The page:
Gifts for Someone with Parkinson's
May 3, 2020 2:08 AM   Subscribe

My mom has Parkinson's disease. She says she feels like a "square ball who can't roll." If you or a loved one have Parkinson's, can you think of any things that demonstrably made your life better/easier/more fun/less scary? Because COVID, it can't be anything that requires complicated setup or installation -- something that made life better right out of the box.
posted by shadygrove to Health & Fitness (12 answers total) 5 users marked this as a favorite
Best answer: I can't think of any one thing, but I got my grandmother a bunch of different stuff on
posted by 8603 at 5:19 AM on May 3, 2020 [1 favorite]

My mother liked an electric corkscrew I got her. YMMV, but its an idea that can be spun-out.

Only partially related: every year I make a donation in her name to the Parkinson's Foundation and she really likes that.
posted by os tuberoes at 5:26 AM on May 3, 2020

Does she have special flatware? There are different types available for people who have Parkinson's. Several options here.
posted by essexjan at 6:35 AM on May 3, 2020 [1 favorite]

My mom has Parkinson's -- and she also has vision troubles. We got her a keychain that she can press a button and its tells the date/time and a very large atomic clock that she won't need to reset the time on. Fine motor functions (like setting the time on clocks) are really tricky for her so if you can move to big buttons or less fiddling, that might be good. Nice straws or easy to hold cups are also very helpful for the same reason.

Our other magical discovery was very specific to her needs but her gait is very poor and she has difficulty sitting up. Her neurologist recommended some "slanted"/ramp style cushions for her wheelchair and that has been a nearly instant fix for her posture.

On the fun side, we bought made a photo mural with some large picture frames and large prints of family photos. We change these out periodically. Related but on the silly side, we are thinking of making a life size cutout of her 2 year old granddaughter so she can have a little toddler come "visit".

Parkinson's is a hard disease and there aren't too many things that we've found to ease the difficulties. Sometimes it's the smaller optimizations that can bring a little more dignity and we try to do these in a graceful way.
posted by countrymod at 7:03 AM on May 3, 2020

Best answer: We got my dad a four wheeled recumbent bicycle made by a local man who also has Parkinson's. My dad is basically completely immobile and hunched over but on the bike he can travel at jogging speed for quite some distance. Under his own power and control. Can't use it as much as we like right now, it's expensive and it's really only useable on flat trails but it's pretty cool.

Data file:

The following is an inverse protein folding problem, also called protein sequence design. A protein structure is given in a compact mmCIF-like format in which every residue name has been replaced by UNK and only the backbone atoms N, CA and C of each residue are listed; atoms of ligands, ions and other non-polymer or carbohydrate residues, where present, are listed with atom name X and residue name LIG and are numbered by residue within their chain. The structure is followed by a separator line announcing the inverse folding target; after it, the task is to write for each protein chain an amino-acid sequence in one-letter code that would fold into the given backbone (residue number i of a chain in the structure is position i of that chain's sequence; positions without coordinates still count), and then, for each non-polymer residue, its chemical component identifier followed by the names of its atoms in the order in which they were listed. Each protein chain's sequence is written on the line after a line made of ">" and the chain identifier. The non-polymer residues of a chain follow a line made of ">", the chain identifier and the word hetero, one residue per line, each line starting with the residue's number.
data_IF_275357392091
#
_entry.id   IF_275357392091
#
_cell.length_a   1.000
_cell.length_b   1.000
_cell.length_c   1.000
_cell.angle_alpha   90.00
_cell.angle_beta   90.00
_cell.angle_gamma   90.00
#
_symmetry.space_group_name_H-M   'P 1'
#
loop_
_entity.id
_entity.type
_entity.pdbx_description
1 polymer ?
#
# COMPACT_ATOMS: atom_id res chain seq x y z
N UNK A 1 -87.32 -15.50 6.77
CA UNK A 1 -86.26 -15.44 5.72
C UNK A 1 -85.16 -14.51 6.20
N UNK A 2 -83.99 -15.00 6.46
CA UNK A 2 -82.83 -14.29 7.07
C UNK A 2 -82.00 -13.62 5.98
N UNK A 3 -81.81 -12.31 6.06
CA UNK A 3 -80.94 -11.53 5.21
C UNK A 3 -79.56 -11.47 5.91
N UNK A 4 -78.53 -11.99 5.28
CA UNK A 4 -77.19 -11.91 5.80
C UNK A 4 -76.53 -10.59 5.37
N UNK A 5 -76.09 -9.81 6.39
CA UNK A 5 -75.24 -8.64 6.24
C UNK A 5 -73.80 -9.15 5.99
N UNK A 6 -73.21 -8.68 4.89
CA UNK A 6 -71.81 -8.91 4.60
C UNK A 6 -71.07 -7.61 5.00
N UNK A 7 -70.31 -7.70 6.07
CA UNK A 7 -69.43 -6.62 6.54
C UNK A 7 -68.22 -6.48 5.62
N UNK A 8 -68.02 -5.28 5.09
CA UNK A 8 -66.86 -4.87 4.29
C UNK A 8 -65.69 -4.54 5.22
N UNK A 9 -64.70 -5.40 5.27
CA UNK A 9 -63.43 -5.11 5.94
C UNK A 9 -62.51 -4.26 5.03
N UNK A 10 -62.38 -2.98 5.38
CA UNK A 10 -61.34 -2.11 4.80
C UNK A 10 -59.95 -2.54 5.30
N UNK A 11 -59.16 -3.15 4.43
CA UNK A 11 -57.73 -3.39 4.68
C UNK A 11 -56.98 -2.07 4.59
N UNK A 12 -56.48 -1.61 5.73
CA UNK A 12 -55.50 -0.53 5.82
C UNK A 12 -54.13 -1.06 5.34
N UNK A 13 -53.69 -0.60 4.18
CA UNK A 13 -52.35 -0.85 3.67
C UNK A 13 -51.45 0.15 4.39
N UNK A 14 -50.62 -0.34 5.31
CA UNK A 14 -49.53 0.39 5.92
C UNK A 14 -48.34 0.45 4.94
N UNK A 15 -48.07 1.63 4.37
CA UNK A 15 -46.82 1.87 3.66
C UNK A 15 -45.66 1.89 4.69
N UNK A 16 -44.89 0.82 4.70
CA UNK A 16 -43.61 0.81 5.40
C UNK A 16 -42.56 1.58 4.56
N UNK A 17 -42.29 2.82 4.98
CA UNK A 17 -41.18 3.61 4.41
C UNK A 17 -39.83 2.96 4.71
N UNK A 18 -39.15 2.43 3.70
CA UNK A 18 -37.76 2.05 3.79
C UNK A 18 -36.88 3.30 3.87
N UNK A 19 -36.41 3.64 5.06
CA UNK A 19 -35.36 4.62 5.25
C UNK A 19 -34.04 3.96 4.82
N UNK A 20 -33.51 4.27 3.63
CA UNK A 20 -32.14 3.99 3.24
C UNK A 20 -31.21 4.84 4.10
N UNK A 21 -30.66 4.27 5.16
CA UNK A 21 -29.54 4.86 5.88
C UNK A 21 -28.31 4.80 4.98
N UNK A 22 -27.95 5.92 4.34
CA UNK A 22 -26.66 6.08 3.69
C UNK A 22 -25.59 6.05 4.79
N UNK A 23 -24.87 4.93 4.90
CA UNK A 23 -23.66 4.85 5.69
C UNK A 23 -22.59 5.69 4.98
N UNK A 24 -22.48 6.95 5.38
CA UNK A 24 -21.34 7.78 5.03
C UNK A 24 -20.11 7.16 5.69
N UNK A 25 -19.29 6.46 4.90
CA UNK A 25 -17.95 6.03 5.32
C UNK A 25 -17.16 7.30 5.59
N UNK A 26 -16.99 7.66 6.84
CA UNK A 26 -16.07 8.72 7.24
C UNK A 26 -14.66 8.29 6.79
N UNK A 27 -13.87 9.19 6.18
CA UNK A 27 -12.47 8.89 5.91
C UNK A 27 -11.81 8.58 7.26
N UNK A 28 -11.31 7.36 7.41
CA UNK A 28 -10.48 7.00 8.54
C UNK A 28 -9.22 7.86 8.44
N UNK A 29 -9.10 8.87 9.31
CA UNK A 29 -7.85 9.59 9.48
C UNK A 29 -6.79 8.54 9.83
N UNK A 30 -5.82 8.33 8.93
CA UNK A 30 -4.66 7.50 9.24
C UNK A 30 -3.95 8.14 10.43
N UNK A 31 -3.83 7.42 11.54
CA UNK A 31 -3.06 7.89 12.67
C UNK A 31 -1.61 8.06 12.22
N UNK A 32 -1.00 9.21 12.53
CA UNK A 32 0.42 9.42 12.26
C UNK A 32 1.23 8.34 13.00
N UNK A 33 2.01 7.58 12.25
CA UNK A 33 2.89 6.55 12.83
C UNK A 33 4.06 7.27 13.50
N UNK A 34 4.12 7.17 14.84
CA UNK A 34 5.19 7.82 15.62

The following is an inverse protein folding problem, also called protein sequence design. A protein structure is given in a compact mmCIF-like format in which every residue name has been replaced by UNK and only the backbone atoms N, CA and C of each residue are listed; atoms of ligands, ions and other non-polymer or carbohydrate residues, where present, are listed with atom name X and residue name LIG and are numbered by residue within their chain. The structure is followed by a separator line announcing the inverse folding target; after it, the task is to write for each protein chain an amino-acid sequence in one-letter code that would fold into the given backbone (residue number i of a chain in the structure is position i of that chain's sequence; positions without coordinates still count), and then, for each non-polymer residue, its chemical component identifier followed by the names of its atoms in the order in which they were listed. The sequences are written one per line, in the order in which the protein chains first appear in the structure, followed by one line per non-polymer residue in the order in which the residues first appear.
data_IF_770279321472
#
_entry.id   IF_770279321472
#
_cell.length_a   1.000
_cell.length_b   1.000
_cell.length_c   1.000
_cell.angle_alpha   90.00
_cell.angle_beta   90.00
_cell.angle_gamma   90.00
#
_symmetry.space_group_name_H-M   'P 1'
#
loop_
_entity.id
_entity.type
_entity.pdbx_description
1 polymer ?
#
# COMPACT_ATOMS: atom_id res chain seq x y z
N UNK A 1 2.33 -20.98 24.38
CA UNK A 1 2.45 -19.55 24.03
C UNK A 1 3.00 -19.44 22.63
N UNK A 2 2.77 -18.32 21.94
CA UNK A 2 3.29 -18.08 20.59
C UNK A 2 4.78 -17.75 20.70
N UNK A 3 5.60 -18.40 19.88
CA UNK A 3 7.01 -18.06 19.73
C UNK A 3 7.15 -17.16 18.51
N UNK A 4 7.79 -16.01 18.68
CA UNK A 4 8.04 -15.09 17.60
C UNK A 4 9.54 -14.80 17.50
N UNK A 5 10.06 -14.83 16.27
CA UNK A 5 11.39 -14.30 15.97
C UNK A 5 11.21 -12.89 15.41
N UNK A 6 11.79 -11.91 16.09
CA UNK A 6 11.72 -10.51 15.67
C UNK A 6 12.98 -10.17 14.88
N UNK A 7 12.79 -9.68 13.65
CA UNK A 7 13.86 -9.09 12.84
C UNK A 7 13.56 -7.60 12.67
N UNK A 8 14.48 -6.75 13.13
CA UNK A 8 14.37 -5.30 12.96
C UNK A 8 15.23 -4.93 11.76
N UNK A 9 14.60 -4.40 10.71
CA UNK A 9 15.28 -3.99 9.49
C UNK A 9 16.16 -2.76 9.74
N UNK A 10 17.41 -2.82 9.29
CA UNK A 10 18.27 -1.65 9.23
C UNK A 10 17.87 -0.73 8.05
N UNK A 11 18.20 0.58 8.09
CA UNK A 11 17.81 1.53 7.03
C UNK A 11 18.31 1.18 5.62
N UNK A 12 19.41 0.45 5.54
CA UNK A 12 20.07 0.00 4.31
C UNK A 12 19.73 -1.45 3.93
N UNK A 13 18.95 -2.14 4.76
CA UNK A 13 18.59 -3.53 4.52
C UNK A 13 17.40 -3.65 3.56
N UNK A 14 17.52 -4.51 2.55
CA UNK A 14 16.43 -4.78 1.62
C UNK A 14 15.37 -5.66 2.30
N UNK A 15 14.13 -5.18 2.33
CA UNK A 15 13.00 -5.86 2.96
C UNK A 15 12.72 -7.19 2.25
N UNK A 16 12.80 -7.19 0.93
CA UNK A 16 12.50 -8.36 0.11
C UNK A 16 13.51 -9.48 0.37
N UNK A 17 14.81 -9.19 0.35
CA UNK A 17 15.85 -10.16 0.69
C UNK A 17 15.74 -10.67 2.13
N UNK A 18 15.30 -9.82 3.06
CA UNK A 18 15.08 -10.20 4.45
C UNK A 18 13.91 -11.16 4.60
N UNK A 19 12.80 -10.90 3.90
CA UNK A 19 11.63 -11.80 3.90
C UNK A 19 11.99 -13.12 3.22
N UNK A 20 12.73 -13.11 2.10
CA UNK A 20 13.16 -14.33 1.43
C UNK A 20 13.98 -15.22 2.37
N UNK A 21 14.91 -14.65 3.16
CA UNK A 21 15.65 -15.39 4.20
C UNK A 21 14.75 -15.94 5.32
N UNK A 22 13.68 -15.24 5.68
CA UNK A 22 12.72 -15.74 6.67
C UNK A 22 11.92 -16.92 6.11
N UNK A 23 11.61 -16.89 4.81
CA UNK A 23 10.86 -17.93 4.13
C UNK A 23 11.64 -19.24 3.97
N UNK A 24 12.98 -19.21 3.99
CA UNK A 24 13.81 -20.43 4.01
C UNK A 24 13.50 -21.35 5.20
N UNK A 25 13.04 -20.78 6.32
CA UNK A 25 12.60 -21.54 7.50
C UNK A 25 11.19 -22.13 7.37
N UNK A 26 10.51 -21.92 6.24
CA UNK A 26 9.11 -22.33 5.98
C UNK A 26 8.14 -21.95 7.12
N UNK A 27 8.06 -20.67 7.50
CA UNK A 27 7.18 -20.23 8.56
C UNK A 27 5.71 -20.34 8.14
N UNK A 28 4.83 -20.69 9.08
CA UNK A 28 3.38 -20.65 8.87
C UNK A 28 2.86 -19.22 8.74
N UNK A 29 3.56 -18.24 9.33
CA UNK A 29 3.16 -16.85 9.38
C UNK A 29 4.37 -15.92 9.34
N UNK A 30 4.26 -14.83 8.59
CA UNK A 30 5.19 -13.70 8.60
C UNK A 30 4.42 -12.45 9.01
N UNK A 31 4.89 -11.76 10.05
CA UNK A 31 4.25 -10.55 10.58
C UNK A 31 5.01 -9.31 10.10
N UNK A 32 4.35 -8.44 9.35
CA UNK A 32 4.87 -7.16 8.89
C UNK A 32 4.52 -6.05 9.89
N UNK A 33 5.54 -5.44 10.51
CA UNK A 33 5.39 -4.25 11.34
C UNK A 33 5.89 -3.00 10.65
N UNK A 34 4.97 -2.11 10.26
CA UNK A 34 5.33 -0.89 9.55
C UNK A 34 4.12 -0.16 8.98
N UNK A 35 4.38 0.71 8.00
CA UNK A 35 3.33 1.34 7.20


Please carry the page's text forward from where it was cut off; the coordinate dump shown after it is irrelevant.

posted by klanawa at 11:03 AM on May 3, 2020 [2 favorites]

My grandmother was very happy to use children's place settings, the kind made for toddlers with coordinating plates and sippy cups and easy-grip flatware. She was a lifelong maker and collector of dolls and toys, others might not appreciate 'baby stuff' but she loved having the all the matching pieces and a different design every day (today Pooh Bear, tomorrow Raggedy Anne).

For her it was about making sure the things she used every day represented the things she loved most throughout her life, and giving her choices instead of the boring stuff her various medical providers had recommended.
posted by buildmyworld at 12:16 PM on May 3, 2020 [4 favorites]

I just ordered a Google Home speaker - 30US at Kohls, a huge discount. Target had the same deal but sold out.* They're nice speakers, my primary use, but some of the hey google assistant functionality might be nifty for your Mom. Looking forward to being able to request music.

Sorry to be all Google Home Blue, but this was a major treat for me.
posted by theora55 at 12:17 PM on May 3, 2020

Best answer: There are catalogs of adaptive equipment such as weighted flatware and plates with scoopy edges (easier to load food onto a fork with the curved edge) as well as games for people with impairments. My relative who has Parkinson’s was very grateful for the tool that is like a telescopic claw, so they can grasp and lift objects off the floor. Originally they were fine with the child’s toy version, but a more sophisticated iteration is available at medical supply stores.
posted by little_dog_laughing at 1:15 PM on May 3, 2020 [2 favorites]

I know many people with PD who love the Rock Steady Boxing program. So maybe a boxing setup and a couple bright red gloves?

If walking is a challenge (freezing of gait), some folks respond well to having a beat to march to (pocket metronome, eg) or a laser pointer to draw themselves an imaginary line to step over.

Avid readers who have trouble turning pages might like audiobooks.
posted by basalganglia at 2:23 PM on May 3, 2020 [3 favorites]

My dad had Parkinson’s and we got him a Simpl music player that worked out great. There are no settings to get confused by - you just open the lid to play music and close it to stop.
posted by indeterminacy at 3:37 PM on May 3, 2020 [1 favorite]

If you ever video chat with her on her phone or tablet, you may want to get her a stand to put it on while she's talking. My mom has serious hand tremors and face-timing with her makes me seasick.

I've read that CBD can calm the shakes from Parkinson's. It doesn't have to be smoked. If she's amenable to trying some of the lotions or beverages that are for sale everywhere now, it could be worth some experimenting.
posted by bendy at 5:41 PM on May 3, 2020

Response by poster: Ended up getting her a sock-putter-on tool and a rise-from-the-couch tool from the site 8603 linked. So many creative answers! Thank you all.
posted by shadygrove at 8:47 PM on May 3, 2020 [2 favorites]

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